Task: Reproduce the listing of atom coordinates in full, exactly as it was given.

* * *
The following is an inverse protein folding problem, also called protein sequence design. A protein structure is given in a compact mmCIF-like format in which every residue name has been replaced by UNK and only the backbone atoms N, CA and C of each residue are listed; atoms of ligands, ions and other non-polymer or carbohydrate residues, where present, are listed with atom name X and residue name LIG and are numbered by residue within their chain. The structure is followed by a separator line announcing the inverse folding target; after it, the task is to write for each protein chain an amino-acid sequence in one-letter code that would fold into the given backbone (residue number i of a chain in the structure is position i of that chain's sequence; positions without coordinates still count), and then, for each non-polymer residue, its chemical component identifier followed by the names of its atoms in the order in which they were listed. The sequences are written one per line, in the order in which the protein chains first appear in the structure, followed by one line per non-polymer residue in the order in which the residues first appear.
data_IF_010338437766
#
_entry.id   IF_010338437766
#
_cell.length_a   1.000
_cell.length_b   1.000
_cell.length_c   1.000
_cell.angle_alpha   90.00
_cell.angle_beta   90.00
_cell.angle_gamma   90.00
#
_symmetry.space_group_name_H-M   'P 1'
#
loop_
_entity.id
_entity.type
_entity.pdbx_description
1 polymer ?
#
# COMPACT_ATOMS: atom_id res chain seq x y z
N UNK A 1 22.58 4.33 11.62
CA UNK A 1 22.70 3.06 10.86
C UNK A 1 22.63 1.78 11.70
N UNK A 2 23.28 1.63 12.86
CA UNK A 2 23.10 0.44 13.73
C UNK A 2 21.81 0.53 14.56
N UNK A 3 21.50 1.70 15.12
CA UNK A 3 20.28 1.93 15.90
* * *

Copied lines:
The following is an inverse protein folding problem, also called protein sequence design. A protein structure is given in a compact mmCIF-like format in which every residue name has been replaced by UNK and only the backbone atoms N, CA and C of each residue are listed; atoms of ligands, ions and other non-polymer or carbohydrate residues, where present, are listed with atom name X and residue name LIG and are numbered by residue within their chain. The structure is followed by a separator line announcing the inverse folding target; after it, the task is to write for each protein chain an amino-acid sequence in one-letter code that would fold into the given backbone (residue number i of a chain in the structure is position i of that chain's sequence; positions without coordinates still count), and then, for each non-polymer residue, its chemical component identifier followed by the names of its atoms in the order in which they were listed. The sequences are written one per line, in the order in which the protein chains first appear in the structure, followed by one line per non-polymer residue in the order in which the residues first appear.
data_IF_010338437766
#
_entry.id   IF_010338437766
#
_cell.length_a   1.000
_cell.length_b   1.000
_cell.length_c   1.000
_cell.angle_alpha   90.00
_cell.angle_beta   90.00
_cell.angle_gamma   90.00
#
_symmetry.space_group_name_H-M   'P 1'
#
loop_
_entity.id
_entity.type
_entity.pdbx_description
1 polymer ?
#
# COMPACT_ATOMS: atom_id res chain seq x y z
N UNK A 1 22.58 4.33 11.62
CA UNK A 1 22.70 3.06 10.86
C UNK A 1 22.63 1.78 11.70
N UNK A 2 23.28 1.63 12.86
CA UNK A 2 23.10 0.44 13.73
C UNK A 2 21.81 0.53 14.56
N UNK A 3 21.50 1.70 15.12
CA UNK A 3 20.28 1.93 15.90